Paul Mulshine, Star-Ledger columnist, this week touched on two very important New Jersey topics:
1. In Highlands bill doesn’t hold water Hunterdon county farmers talk against a bill that would give the state $2,000/acre to “buy” development rights of land that would either be used to build million-dollar homes or to provide cheap water for golf courses.
2. In Governor’s blarney taxes our patience, Paul points out the absurdity of the governor’s stance that a state income tax hike “would not be a violation of that promise because the money would go to fund increased property tax rebates”.
Paul once kissed the Blarney Stone:
I was hitchhiking around Ireland. When I got to Cork, I made the obligatory stop at Blarney Castle and was lowered into the crevice where that famed stone sits. I gave it a solid smooch. A year later, I began making my living in journalism.
So it worked for me. As for the governor, he certainly seems to be a smooth-tongued sort as well. But then, of course, he’s been to law school, which is the equivalent not just of kissing the Blarney stone but of taking it to one of those motels that rent by the hour and offer a Jacuzzi in every room.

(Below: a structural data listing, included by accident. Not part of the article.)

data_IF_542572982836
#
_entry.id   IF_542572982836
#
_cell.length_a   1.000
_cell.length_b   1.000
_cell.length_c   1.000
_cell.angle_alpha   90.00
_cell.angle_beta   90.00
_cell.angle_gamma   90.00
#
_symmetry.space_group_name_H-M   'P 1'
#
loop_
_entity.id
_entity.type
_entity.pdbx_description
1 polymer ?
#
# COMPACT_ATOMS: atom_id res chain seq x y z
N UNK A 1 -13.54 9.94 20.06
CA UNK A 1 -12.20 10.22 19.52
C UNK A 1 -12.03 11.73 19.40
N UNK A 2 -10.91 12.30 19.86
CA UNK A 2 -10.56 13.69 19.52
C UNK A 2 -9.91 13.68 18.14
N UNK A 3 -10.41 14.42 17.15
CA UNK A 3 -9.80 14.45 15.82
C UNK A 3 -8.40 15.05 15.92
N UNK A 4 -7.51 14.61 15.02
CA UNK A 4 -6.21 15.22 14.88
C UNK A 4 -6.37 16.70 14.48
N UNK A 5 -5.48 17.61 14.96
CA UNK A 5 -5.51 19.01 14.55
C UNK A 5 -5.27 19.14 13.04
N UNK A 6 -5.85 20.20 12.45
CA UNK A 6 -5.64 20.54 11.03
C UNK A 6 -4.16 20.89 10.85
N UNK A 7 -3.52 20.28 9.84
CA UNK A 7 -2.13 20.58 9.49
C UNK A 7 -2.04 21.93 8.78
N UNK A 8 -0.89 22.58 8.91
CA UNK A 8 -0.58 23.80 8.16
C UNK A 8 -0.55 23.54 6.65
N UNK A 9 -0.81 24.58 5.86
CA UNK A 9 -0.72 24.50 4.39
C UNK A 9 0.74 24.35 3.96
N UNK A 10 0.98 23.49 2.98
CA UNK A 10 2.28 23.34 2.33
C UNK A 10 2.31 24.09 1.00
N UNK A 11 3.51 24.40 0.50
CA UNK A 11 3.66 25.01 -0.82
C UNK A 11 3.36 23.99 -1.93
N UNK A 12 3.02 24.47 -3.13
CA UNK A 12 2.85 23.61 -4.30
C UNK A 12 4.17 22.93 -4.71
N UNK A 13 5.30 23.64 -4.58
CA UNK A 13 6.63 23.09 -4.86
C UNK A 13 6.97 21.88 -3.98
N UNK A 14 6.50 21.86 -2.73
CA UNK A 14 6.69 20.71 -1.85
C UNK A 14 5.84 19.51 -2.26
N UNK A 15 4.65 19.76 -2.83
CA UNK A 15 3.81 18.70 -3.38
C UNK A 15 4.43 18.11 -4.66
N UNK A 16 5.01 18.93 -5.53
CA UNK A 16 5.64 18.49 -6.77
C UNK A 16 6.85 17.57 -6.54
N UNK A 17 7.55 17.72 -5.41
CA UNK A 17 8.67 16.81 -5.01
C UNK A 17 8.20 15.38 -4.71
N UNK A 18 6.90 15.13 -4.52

In view of the prospective state tax increases, Paul asked the governor’s spokeman if McGreevey had kissed the Blarney stone. The spokeman said no, to which Paul comments,
Could have fooled me. By then, I had come across a Web site that offered this etymology for the term: “The word ‘Blarney,’ meaning to placate with soft talk or to deceive without offending, probably derives from the stream of unfulfilled promises of Cormac MacDermot MacCarthy to the Lord President of Munster in the late sixteenth century.”
Sound familiar? He may not be much of a governor, but no one can say James E. McGreevey is not a good Irishman.
Either way, the taxpayer’s left holding the bag.